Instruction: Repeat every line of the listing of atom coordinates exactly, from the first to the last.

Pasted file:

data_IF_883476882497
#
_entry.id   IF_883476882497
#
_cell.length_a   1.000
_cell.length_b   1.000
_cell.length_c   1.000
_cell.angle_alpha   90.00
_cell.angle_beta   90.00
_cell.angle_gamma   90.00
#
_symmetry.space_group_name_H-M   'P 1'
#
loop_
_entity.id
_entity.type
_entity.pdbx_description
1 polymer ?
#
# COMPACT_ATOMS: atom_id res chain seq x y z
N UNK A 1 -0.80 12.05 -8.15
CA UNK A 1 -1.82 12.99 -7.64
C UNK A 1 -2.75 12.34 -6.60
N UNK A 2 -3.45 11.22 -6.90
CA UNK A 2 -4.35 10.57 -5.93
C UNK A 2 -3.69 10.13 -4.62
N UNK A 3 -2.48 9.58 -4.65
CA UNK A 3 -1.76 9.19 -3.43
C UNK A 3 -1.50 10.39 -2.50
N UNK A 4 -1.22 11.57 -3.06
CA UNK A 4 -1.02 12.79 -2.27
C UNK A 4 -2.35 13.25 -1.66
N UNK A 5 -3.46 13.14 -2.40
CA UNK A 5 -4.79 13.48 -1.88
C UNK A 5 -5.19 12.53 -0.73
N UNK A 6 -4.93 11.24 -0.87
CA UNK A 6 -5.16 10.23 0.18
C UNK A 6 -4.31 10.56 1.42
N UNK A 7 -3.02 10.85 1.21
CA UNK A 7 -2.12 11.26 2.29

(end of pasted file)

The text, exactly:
data_IF_883476882497
#
_entry.id   IF_883476882497
#
_cell.length_a   1.000
_cell.length_b   1.000
_cell.length_c   1.000
_cell.angle_alpha   90.00
_cell.angle_beta   90.00
_cell.angle_gamma   90.00
#
_symmetry.space_group_name_H-M   'P 1'
#
loop_
_entity.id
_entity.type
_entity.pdbx_description
1 polymer ?
#
# COMPACT_ATOMS: atom_id res chain seq x y z
N UNK A 1 -0.80 12.05 -8.15
CA UNK A 1 -1.82 12.99 -7.64
C UNK A 1 -2.75 12.34 -6.60
N UNK A 2 -3.45 11.22 -6.90
CA UNK A 2 -4.35 10.57 -5.93
C UNK A 2 -3.69 10.13 -4.62
N UNK A 3 -2.48 9.58 -4.65
CA UNK A 3 -1.76 9.19 -3.43
C UNK A 3 -1.50 10.39 -2.50
N UNK A 4 -1.22 11.57 -3.06
CA UNK A 4 -1.02 12.79 -2.27
C UNK A 4 -2.35 13.25 -1.66
N UNK A 5 -3.46 13.14 -2.40
CA UNK A 5 -4.79 13.48 -1.88
C UNK A 5 -5.19 12.53 -0.73
N UNK A 6 -4.93 11.24 -0.87
CA UNK A 6 -5.16 10.23 0.18
C UNK A 6 -4.31 10.56 1.42
N UNK A 7 -3.02 10.85 1.21
CA UNK A 7 -2.12 11.26 2.29